From the quarries it is a 1/2 a mile walk along first a bridleway, and then an old quarry track, to reach the old quarry spoil heap overlooking the village of Chapel Stile. I've been here many times before, of course, but what was different about today was the backdrop. Despite heavy cloud all around, there was a bright clearing of blue sky and the sun was glinting on the snow covered mountains of the Fairfield Horseshoe. The Blue Sky did not last.


From the spoil heap, we then headed up the quarry track as it skirts the fell, before turning sharp left to follow the path up the fell to a green gate with a built in stile.


From the gate, we turned right to follow the line of the wall. This wall runs close to the top of the fell, and the path follows it for most of that distance. Behind us, as we climb, the views of Windermere are superb, even on a day such as this.



Half way to the top we are hit by a sharp rain shower. Hail, rain, and strong winds blow in from over Wetherlam. It gives us an exhilarating ten minutes, and the added bonus of this rainbow.  It is not a common view on the fells.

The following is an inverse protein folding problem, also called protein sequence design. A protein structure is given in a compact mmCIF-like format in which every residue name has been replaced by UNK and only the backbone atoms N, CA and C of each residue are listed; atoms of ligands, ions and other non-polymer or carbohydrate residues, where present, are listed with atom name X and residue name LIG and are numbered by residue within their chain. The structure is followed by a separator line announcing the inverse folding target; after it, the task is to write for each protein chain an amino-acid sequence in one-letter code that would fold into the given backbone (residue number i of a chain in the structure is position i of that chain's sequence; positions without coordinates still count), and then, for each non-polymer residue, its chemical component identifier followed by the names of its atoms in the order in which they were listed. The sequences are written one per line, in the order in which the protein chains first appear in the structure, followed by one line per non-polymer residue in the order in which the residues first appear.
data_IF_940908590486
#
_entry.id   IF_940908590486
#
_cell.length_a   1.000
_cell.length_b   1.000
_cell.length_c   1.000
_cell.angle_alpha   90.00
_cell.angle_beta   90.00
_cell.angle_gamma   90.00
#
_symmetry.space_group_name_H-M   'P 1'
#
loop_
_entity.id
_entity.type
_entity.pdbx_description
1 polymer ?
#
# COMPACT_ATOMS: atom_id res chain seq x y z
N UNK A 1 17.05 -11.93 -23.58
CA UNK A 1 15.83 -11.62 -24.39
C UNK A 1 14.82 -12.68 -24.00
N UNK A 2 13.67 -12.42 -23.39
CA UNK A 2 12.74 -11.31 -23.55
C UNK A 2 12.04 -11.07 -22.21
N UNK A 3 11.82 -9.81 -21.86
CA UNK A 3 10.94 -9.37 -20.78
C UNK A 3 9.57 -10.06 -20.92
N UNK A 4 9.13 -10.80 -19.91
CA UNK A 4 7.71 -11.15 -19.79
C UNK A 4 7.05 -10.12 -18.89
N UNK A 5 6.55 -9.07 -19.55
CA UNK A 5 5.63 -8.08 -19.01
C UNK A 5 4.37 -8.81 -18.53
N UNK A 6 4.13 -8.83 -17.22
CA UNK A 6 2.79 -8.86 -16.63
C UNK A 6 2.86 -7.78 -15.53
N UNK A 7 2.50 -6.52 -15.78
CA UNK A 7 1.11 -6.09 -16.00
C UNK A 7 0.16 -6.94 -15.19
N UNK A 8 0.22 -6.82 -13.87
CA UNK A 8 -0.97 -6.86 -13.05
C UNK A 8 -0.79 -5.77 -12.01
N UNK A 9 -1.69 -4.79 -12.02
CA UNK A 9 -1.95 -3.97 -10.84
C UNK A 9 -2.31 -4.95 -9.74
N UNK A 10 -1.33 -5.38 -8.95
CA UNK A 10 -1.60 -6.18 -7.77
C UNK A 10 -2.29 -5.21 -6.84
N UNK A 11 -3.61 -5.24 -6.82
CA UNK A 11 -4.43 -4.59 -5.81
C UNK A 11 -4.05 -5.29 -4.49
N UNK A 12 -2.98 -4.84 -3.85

With the rain quickly clearing through, we are treated to superb views across the fell towards Crinkle Crags, Pike O Bliscoe and Bowfell, all of which were shrouded in cloud.
 Meanwhile, looking north over Great Langdale we can clearly see Pavey Ark and the flat looking top of Harrison Stickle. The occasional gap in the cloud throwing sunlight on one area of fell, whilst others remain in dark shade.

The summit of Lingmoor is Brown Howe, so called because it is clad in a mixture of bracken and heather which for much of the year gives it a brown appearance.  It also has this stunning view of the Langdale Pikes

Still at the summit, this superb view down Great Langdale to Chapel Stile can be seen. Seat Sandal, Nethermost Pike and Dollywagon Pike are in the distance, while the summit of Helvellyn is covered in cloud.

Our route back is via the flank of the fell, passing by the old quarries that dot this region. From the top we drop down the steep slope, following the line of an old wall, that has been supplemented at the top by a wire fence, to this stile over the wall.  From here there is a fine view up Mickleden, with the Band visible to the left, and the summit of Bowfell shrouded in cloud.